FOREIGN POLICY

After Otto Warmbier death, officials push to restrict tourism in North Korea

U.S. officials renewed efforts Tuesday to ban or restrict tourism in North Korea after the death of college student Otto Warmbier. 

Inside the Trump administration, Secretary of State Rex Tillerson has been weighing such a move since late April, a senior State Department official said. The official told the AP that deliberations gained new urgency after Warmbier's death. 

On Capitol Hill, calls to crack down on U.S. travel to the rogue state already are being made. 

Sen. John McCain, R-Ariz., said those "stupid” enough to want to travel to North Korea should be required to sign a waiver that would absolve the U.S. government of any blame for harm to those citizens while abroad.

McCain, the chairman of the Armed Services Committee, said North Korea "murdered" Warmbier.

President Trump said Tuesday that what happened to Warmbier is a “total disgrace” and his lengthy detention “should never ever be allowed to happen.”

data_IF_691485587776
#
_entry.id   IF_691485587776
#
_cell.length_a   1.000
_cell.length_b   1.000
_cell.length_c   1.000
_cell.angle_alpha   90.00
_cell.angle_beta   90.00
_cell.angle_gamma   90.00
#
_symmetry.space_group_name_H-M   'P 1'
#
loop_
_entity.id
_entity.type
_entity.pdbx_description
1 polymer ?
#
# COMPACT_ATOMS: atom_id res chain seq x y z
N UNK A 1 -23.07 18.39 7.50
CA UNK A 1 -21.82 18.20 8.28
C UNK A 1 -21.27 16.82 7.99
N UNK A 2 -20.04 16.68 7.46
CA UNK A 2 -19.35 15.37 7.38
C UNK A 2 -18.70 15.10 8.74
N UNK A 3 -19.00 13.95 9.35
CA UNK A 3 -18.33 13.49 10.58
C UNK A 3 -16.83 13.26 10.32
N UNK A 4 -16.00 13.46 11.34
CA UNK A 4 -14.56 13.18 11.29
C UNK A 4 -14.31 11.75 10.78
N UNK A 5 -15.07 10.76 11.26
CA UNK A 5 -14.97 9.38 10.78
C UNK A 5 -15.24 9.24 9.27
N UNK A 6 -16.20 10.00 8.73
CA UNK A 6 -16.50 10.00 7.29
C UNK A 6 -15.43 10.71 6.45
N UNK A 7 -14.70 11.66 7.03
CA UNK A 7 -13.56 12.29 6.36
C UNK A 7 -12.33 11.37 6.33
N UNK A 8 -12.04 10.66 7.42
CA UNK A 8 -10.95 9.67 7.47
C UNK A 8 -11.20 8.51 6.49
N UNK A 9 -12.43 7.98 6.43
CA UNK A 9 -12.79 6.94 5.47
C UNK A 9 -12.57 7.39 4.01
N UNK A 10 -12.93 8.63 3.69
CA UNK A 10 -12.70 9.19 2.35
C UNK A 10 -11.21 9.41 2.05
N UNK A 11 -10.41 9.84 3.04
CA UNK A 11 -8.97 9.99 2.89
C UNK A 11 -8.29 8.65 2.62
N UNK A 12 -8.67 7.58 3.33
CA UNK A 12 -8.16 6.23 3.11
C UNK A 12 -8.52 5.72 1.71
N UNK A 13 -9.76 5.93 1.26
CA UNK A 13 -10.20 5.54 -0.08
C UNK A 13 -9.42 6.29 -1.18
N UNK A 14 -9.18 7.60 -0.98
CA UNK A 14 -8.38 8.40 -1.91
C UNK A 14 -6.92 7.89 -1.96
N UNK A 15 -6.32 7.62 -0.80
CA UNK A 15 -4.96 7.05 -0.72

Separately, Rep. Adam Schiff, D-Calif., called for the passage of a bill he had introduced with Rep. Joe Wilson, R-S.C., that would ban U.S. tourist travel to the country.

“The North Korean regime has shown once again that it is perfectly willing to treat Americans who visit their nation as hostages to extract concessions from the United States, and to put their lives in danger,” Schiff said in the statement.

The North Korea Travel Control Act, introduced last month, would have the Treasury Department require a license for any travel related to North Korea by American citizens – and would ban licenses for tourist travel.

University of Virginia student Warmbier died Monday in a Cincinnati hospital, days after returning to the U.S. in a coma after being held in North Korea for 17 months.

While the State Department has strongly warned against any travel to North Korea for years, at least 17 Americans have been detained in the past 10 years -- three are still currently imprisoned.

Schiff said Tuesday that traveling to North Korea is not only dangerous but helps fund “one of the most brutal and despotic regimes in the world.”

The Associated Press contributed to this report.